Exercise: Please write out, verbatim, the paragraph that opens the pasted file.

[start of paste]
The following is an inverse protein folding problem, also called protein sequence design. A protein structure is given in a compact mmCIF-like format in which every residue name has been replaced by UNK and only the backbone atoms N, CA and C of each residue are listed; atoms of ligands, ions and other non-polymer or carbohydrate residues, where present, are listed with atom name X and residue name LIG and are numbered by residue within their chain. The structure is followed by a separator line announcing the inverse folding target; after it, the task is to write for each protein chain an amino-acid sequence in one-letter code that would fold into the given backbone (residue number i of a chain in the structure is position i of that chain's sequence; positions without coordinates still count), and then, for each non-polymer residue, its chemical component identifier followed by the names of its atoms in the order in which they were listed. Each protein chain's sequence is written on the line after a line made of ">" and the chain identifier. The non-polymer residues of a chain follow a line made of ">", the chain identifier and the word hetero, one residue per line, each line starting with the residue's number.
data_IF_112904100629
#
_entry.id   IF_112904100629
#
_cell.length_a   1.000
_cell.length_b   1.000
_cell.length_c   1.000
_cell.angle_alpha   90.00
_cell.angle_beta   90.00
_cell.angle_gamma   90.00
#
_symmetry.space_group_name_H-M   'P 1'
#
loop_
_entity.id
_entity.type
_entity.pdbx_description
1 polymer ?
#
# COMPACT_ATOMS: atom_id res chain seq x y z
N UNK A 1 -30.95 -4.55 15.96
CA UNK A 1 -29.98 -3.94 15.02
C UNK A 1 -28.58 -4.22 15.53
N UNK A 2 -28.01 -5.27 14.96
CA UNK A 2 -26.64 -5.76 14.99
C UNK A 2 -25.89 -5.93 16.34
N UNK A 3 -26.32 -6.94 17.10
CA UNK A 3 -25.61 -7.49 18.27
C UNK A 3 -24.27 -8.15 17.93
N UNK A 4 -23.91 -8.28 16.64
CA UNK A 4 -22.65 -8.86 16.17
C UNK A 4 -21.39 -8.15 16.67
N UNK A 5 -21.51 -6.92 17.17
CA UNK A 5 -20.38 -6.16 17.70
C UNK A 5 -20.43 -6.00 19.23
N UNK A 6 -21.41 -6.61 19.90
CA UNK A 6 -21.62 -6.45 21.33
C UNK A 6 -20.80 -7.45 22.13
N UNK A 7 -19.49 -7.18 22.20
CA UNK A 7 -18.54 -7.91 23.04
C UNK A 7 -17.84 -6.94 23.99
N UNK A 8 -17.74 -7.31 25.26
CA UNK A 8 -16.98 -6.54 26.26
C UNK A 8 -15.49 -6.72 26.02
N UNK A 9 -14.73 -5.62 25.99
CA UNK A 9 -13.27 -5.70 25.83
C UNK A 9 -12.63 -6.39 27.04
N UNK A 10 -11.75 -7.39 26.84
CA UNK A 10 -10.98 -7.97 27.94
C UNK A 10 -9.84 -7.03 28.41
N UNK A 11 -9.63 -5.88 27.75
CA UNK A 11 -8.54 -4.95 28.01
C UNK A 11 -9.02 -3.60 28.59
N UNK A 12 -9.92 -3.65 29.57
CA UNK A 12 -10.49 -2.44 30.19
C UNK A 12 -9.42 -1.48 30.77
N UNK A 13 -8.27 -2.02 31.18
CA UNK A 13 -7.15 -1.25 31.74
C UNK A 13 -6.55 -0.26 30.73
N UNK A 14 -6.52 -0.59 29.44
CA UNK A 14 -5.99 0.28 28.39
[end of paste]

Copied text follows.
The following is an inverse protein folding problem, also called protein sequence design. A protein structure is given in a compact mmCIF-like format in which every residue name has been replaced by UNK and only the backbone atoms N, CA and C of each residue are listed; atoms of ligands, ions and other non-polymer or carbohydrate residues, where present, are listed with atom name X and residue name LIG and are numbered by residue within their chain. The structure is followed by a separator line announcing the inverse folding target; after it, the task is to write for each protein chain an amino-acid sequence in one-letter code that would fold into the given backbone (residue number i of a chain in the structure is position i of that chain's sequence; positions without coordinates still count), and then, for each non-polymer residue, its chemical component identifier followed by the names of its atoms in the order in which they were listed. Each protein chain's sequence is written on the line after a line made of ">" and the chain identifier. The non-polymer residues of a chain follow a line made of ">", the chain identifier and the word hetero, one residue per line, each line starting with the residue's number.